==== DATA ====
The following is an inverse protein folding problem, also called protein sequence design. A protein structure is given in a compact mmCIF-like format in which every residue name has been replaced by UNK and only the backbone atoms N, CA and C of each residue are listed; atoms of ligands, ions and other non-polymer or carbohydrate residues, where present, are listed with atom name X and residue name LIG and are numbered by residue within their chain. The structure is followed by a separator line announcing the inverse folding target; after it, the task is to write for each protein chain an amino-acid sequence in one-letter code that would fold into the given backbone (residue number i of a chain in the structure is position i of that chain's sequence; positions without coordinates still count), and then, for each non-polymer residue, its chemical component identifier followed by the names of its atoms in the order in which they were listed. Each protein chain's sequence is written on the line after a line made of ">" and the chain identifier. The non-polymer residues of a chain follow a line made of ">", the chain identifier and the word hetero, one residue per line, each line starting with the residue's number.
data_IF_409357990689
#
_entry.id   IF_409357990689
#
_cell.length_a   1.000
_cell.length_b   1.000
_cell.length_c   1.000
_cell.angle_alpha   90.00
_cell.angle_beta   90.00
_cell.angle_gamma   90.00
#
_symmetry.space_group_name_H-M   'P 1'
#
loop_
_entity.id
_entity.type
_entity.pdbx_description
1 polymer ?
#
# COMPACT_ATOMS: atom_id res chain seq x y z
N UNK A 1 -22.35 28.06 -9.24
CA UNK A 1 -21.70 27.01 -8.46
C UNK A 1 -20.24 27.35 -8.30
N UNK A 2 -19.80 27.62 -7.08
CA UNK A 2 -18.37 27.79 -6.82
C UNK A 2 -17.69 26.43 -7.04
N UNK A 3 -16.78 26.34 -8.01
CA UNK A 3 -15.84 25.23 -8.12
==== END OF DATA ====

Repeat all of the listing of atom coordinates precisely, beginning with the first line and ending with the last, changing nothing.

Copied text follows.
The following is an inverse protein folding problem, also called protein sequence design. A protein structure is given in a compact mmCIF-like format in which every residue name has been replaced by UNK and only the backbone atoms N, CA and C of each residue are listed; atoms of ligands, ions and other non-polymer or carbohydrate residues, where present, are listed with atom name X and residue name LIG and are numbered by residue within their chain. The structure is followed by a separator line announcing the inverse folding target; after it, the task is to write for each protein chain an amino-acid sequence in one-letter code that would fold into the given backbone (residue number i of a chain in the structure is position i of that chain's sequence; positions without coordinates still count), and then, for each non-polymer residue, its chemical component identifier followed by the names of its atoms in the order in which they were listed. Each protein chain's sequence is written on the line after a line made of ">" and the chain identifier. The non-polymer residues of a chain follow a line made of ">", the chain identifier and the word hetero, one residue per line, each line starting with the residue's number.
data_IF_409357990689
#
_entry.id   IF_409357990689
#
_cell.length_a   1.000
_cell.length_b   1.000
_cell.length_c   1.000
_cell.angle_alpha   90.00
_cell.angle_beta   90.00
_cell.angle_gamma   90.00
#
_symmetry.space_group_name_H-M   'P 1'
#
loop_
_entity.id
_entity.type
_entity.pdbx_description
1 polymer ?
#
# COMPACT_ATOMS: atom_id res chain seq x y z
N UNK A 1 -22.35 28.06 -9.24
CA UNK A 1 -21.70 27.01 -8.46
C UNK A 1 -20.24 27.35 -8.30
N UNK A 2 -19.80 27.62 -7.08
CA UNK A 2 -18.37 27.79 -6.82
C UNK A 2 -17.69 26.43 -7.04
N UNK A 3 -16.78 26.34 -8.01
CA UNK A 3 -15.84 25.23 -8.12